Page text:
It's a depressing time to be covering the consumer SSD market. Although performance is higher than it has ever been, we're still seeing far too many compatibility and reliability issues from all of the major players. Intel used to be our safe haven, but even the extra reliable Intel SSD 320 is plagued by a firmware bug that may crop up unexpectedly, limiting your drive's capacity to only 8MB. Then there are the infamous BSOD issues that affect SandForce SF-2281 drives like the OCZ Vertex 3 or the Corsair Force 3. Despite OCZ and SandForce believing they were on to the root cause of the problem several weeks ago, there are still reports of issues. I've even been able to duplicate the issue internally.

It's been three years since the introduction of the X25-M and SSD reliability is still an issue, but why?

For the consumer market it ultimately boils down to margins. If you're a regular SSD maker then you don't make the NAND and you don't make the controller.

A 120GB SF-2281 SSD uses 128GB of 25nm MLC NAND. The NAND market is volatile but a 64Gb 25nm NAND die will set you back somewhere from $10 - $20. If we assume the best case scenario that's $160 for the NAND alone. Add another $25 for the controller and you're up to $185 without the cost of the other components, the PCB, the chassis, packaging and vendor overhead. Let's figure another 15% for everything else needed for the drive bringing us up to $222. You can buy a 120GB SF-2281 drive in e-tail for $250, putting the gross profit on a single SF-2281 drive at $28 or 11%.

Even if we assume I'm off in my calculations and the profit margin is 20%, that's still not a lot to work with.

Things aren't that much easier for the bigger companies either. Intel has the luxury of (sometimes) making both the controller and the NAND. But the amount of NAND you need for a single 120GB drive is huge. Let's do the math.


8GB IMFT 25nm MLC NAND die - 167mm2

The largest 25nm MLC NAND die you can get is an 8GB capacity. A single 8GB 25nm IMFT die measure 167mm2. That's bigger than a dual-core Sandy Bridge die and 77% the size of a quad-core SNB. And that's just for 8GB.

A 120GB drive needs sixteen of these die for a total area of 2672mm2. Now we're at over 12 times the wafer area of a single quad-core Sandy Bridge CPU. And that's just for a single 120GB drive.

This 25nm NAND is built on 300mm wafers just like modern microprocessors giving us 70685mm2 of area per wafer. Assuming you can use every single square mm of the wafer (which you can't) that works out to be 26 120GB SSDs per 300mm wafer. Wafer costs are somewhere in four digit range - let's assume $3000. That's $115 worth of NAND for a drive that will sell for $230, and we're not including controller costs, the other components on the PCB, the PCB itself, the drive enclosure, shipping and profit margins. Intel, as an example, likes to maintain gross margins north of 60%. For its consumer SSD business to not be a drain on the bottom line, sacrifices have to be made. While Intel's SSD validation is believed to be the best in the industry, it's likely not as good as it could be as a result of pure economics. So mistakes are made and bugs slip through.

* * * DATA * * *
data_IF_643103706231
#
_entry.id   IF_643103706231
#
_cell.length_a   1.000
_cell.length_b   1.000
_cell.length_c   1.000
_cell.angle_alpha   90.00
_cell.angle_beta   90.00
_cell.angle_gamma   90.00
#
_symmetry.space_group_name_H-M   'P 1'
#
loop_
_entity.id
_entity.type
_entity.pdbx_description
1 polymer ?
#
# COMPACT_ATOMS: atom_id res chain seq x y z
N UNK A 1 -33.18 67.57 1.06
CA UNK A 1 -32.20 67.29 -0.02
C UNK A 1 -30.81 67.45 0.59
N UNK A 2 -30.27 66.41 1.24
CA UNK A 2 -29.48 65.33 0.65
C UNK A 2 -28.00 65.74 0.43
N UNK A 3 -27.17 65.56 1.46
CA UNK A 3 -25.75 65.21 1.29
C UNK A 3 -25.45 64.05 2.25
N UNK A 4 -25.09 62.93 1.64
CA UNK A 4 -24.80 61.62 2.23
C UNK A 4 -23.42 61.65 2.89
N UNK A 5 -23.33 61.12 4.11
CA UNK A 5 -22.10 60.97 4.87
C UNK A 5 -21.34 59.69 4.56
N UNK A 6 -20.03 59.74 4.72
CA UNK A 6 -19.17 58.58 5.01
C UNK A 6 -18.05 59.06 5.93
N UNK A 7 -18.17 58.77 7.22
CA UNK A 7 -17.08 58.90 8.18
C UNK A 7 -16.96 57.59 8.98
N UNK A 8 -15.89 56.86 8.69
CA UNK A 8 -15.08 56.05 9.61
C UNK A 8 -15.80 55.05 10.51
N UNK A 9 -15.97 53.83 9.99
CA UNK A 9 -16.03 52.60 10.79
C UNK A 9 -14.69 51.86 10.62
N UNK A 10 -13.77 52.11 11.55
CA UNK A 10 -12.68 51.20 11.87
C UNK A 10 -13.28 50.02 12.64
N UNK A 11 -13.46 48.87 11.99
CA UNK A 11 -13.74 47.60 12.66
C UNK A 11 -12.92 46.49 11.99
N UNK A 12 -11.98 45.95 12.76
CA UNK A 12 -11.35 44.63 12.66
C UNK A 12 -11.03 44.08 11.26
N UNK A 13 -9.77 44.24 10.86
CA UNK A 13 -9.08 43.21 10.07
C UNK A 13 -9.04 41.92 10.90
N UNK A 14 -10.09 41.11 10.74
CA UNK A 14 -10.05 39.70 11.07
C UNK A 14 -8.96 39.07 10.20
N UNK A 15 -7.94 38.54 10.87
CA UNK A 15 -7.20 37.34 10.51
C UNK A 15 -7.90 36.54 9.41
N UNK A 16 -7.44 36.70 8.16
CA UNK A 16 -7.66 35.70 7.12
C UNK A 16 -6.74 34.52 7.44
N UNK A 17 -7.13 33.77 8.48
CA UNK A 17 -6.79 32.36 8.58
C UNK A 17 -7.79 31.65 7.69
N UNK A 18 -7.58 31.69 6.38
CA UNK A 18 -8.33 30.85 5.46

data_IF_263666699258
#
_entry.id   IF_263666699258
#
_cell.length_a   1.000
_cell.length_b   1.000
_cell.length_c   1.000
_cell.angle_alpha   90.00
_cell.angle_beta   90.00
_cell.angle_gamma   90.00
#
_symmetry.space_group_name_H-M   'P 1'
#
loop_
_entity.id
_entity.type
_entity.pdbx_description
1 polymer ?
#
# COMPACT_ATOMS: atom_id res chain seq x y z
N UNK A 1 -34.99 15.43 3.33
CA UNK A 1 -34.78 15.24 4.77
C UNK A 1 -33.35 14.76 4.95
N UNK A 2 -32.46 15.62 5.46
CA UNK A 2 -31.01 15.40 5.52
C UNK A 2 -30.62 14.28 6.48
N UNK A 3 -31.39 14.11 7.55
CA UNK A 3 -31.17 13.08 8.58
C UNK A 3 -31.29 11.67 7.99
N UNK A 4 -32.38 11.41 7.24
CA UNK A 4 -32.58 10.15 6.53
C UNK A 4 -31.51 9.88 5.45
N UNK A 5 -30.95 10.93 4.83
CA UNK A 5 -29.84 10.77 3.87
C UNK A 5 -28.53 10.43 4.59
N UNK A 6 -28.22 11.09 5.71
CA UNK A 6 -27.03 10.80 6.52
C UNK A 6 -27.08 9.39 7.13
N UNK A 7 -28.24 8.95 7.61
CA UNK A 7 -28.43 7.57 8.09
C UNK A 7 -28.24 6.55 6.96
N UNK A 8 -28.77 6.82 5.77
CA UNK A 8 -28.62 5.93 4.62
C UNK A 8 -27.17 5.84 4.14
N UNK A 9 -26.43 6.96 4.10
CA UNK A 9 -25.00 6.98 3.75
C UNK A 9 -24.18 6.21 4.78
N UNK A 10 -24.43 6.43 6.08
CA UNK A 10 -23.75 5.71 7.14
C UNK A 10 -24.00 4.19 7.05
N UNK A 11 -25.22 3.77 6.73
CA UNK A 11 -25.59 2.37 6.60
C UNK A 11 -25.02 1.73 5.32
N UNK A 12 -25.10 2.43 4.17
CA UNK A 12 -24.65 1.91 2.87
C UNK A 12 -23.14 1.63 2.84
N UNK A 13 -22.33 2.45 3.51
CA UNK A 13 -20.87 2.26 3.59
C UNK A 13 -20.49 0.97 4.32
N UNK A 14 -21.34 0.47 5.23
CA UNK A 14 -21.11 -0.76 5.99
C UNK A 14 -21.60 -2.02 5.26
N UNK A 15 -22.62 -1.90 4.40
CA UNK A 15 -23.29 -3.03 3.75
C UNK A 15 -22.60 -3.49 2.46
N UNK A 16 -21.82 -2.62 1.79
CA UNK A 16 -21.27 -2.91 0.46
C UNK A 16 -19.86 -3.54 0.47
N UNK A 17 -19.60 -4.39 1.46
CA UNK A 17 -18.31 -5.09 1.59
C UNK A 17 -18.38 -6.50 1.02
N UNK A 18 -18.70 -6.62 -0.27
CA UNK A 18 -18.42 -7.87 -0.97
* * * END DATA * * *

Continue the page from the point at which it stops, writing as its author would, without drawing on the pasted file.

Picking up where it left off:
I hate to say it but it's just not that attractive to be in the consumer SSD business. When these drives were selling for $600+ things were different, but it's not too surprising to see that we're still having issues today. What makes it even worse is that these issues are usually caught by end users. Intel's microprocessor division would never stand for the sort of track record its consumer SSD group has delivered in terms of show stopping bugs in the field, and Intel has one of the best track records in the industry!

It's not all about money though. Experience plays a role here as well. If you look at the performance leaders in the SSD space, none of them had any prior experience in the HDD market. Three years ago I would've predicted that Intel, Seagate and Western Digital would be duking it out for control of the SSD market. That obviously didn't happen and as a result you have a lot of players that are still fairly new to this game. It wasn't too long ago that we were hearing about premature HDD failures due to firmware problems, I suspect it'll be a few more years before the current players get to where they need to be. Samsung may be one to watch here going forward as it has done very well in the OEM space. Apple had no issues adopting Samsung controllers, while it won't go anywhere near Marvell or SandForce at this point.

The SF-2281 BSOD Bug
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  • arklab - Thursday, August 11, 2011 - link

    A pity you didn't get the new ... err revised OWC 240GB Mercury EXTREME™ Pro 6G SSD.

    It now uses the SandForce 2282 controller.
    While said to be similar to the troubled 2281, I'm wondering if it is different enough to side step the BSOD bug.

    It may well also be faster - at least by a bit.

    Only the 240GB has the new controller, not there 120GB - though the 480 will also be getting it "soon".

    PLEASE get one, test, and add to this review!
    Reply
  • cigar3tte - Thursday, August 11, 2011 - link

    Anand mentioned that he didn't see any BSOD's with the 240GB drives he passed out. AFAIK, only the 120GB drives have the problem.

    Also, the BSOD is only when you are running the OS on the drive. So if you have the drive as an addon, you'd just lose the drive, but no BSOD, I believe.